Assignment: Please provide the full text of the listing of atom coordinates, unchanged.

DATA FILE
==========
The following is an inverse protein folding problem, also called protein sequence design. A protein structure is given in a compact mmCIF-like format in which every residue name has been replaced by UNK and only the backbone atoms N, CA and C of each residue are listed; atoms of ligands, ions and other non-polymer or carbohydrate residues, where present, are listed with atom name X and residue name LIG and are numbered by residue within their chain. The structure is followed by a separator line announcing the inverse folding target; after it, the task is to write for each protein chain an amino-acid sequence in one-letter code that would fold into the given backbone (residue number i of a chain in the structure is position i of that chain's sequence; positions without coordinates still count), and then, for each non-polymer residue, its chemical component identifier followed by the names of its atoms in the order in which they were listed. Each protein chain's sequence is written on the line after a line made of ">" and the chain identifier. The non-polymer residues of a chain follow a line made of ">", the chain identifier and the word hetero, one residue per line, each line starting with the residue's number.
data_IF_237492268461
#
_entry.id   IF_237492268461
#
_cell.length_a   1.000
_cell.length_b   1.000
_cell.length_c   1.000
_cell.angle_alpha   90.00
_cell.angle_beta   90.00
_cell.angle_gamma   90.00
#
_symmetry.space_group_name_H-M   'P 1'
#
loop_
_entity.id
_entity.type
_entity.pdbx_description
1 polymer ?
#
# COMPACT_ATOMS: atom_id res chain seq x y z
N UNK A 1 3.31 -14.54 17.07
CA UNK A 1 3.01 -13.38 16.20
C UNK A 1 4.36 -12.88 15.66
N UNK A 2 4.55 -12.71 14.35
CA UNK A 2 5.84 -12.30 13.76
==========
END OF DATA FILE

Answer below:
The following is an inverse protein folding problem, also called protein sequence design. A protein structure is given in a compact mmCIF-like format in which every residue name has been replaced by UNK and only the backbone atoms N, CA and C of each residue are listed; atoms of ligands, ions and other non-polymer or carbohydrate residues, where present, are listed with atom name X and residue name LIG and are numbered by residue within their chain. The structure is followed by a separator line announcing the inverse folding target; after it, the task is to write for each protein chain an amino-acid sequence in one-letter code that would fold into the given backbone (residue number i of a chain in the structure is position i of that chain's sequence; positions without coordinates still count), and then, for each non-polymer residue, its chemical component identifier followed by the names of its atoms in the order in which they were listed. Each protein chain's sequence is written on the line after a line made of ">" and the chain identifier. The non-polymer residues of a chain follow a line made of ">", the chain identifier and the word hetero, one residue per line, each line starting with the residue's number.
data_IF_237492268461
#
_entry.id   IF_237492268461
#
_cell.length_a   1.000
_cell.length_b   1.000
_cell.length_c   1.000
_cell.angle_alpha   90.00
_cell.angle_beta   90.00
_cell.angle_gamma   90.00
#
_symmetry.space_group_name_H-M   'P 1'
#
loop_
_entity.id
_entity.type
_entity.pdbx_description
1 polymer ?
#
# COMPACT_ATOMS: atom_id res chain seq x y z
N UNK A 1 3.31 -14.54 17.07
CA UNK A 1 3.01 -13.38 16.20
C UNK A 1 4.36 -12.88 15.66
N UNK A 2 4.55 -12.71 14.35
CA UNK A 2 5.84 -12.30 13.76